The lacrosse helmet is the most important piece of equipment in the game. It is the one area of equipment you do not want to overlook because you need to protect the player’s head in the safest way possible. This article will be going over all of the ins and outs to lacrosse’s most important piece of equipment and what to look out for when buying your next helmet.
Shell - Hard plastic exterior of the helmets which every piece is attached to. It also has ventilation holes in order to keep the player’s head cool during use.
Internal Padding - The foam and cushioned internal component of the helmet. Provides a large portion of protection for a player’s head.
Visor - Plastic above the facemask that helps block the sun and creates a more angular design in the helmet.
Facemask - Metal cage that protects the player’s face against lacrosse balls and stick checks.
Chin bar - Sits below the facemask and is attached to the shell in order to protect the throat and jaw of a player.
Chin Strap - The leather strap that sits on your chin and attaches to the buttons on the helmet under the facemask. This is the primary way of tightening the helmet onto the player.
Back tightening device - Usually a pinch or knob used to provide additional tightness in the back of the helmet. Brings the back half of the padding closer to the player’s head.
Lacrosse Helmet Fitting
Select the correct size that fits snug with no movement.
Place the helmet on to the player and move it to be looking through the first or top set of bars of the helmet.
Tighten the chinstrap and the back of the helmet (Cascade pinch, Warrior BOA etc) so it is fitting snugly and evenly on the player.
The top chin straps (typically with the brands name on them) attach to the top snap buttons of the helmet and should be even in how tight they fit. The bottom straps should also be even in length and snap onto the bottom or side snap buttons.
Always unbuckle the bottom or side snap buttons when taking off the helmet. Typically, once you have them set, you will never need to unbuckle the top straps.
Replace your helmet every few years to stay up-to-date on the latest and safest helmet technology.
Buy a helmet that is too big to “grow into”.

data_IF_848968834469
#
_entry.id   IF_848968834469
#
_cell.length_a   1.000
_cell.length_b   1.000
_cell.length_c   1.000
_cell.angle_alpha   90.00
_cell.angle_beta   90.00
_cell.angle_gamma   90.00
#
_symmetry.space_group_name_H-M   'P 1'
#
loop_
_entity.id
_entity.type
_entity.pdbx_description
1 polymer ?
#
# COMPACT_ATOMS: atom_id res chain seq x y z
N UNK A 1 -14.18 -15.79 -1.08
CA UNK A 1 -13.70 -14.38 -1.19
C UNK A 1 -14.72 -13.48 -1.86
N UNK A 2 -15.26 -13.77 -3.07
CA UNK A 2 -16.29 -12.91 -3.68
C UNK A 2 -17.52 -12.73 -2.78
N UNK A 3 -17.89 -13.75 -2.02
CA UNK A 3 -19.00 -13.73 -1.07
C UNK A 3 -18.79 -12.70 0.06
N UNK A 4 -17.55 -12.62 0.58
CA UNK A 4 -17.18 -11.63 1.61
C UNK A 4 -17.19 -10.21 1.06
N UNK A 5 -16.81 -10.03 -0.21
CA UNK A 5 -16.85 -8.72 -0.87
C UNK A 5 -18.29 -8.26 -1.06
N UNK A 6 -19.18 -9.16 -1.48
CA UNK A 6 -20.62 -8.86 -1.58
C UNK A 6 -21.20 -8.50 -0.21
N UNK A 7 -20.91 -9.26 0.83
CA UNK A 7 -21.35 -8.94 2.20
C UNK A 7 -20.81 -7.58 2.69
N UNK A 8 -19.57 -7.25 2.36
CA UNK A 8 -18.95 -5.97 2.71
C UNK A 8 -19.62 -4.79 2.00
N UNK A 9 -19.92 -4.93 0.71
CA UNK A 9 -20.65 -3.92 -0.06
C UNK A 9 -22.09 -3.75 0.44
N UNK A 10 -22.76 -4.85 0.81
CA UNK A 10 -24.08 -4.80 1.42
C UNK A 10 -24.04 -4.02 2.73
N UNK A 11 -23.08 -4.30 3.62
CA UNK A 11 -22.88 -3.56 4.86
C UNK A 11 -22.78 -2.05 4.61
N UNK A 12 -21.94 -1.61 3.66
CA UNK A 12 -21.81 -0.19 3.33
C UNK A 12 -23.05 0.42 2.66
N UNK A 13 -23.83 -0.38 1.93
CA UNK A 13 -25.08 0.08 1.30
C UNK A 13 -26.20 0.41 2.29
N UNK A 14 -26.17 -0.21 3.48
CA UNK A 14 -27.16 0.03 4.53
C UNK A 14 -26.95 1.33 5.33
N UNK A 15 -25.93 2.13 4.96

Look through the second or third set of bars.
Have uneven levels of chinstrap tightness.
Buy old, used helmets. The plastic wears down after years of use and they are not made to be hand-me downs.
Lacrosse Helmet Tilt
“Tilt” is used to describe how a helmet should sit on a player’s head. You should be looking through the top set of bars right in the middle of the middle dividing bar. The helmet should sit higher on the back of the head than most people expect. Lacrosse helmets are designed to protect the player’s throat, face, and top of the head more so than the bottom of the head and the neck area. If you do not properly “tilt” the helmet, you are going against how lacrosse helmets are designed and it is much less safe and effective. You can adjust the tilt by loosening the helmet all the way (chin strap and back tightening device) and pulling the facemask down lower until you are looking through the top set of bars and the center of the middle bar. After this, you can tighten the chin strap and back tightening device until it fits nice and snug with no shake or rattle when moving the head.
Lacrosse Helmet Sizing Chart
Helmets are going towards more One Size Fits Most models. However, some still use sizes and below is an approximate size chart for most lacrosse helmets:
21" - 22.5"
53.34 - 57.15
6 - 7
22" - 24"
55.88 - 60.96
7 - 8
Shop Lacrosse Helmets at LacrosseMonkey!
Proper helmet shopping and fitting is crucially important to the safety of lacrosse players. Make sure that your helmet fits correctly and tightly enough before using in a live lacrosse setting. One of the best ways to figure out the right helmet for you is to visit a store location for in-person advice. We have a well informed staff who can help you make the right decision on which helmet is best for you. You can also shop lacrosse helmets online on LacrosseMonkey.com.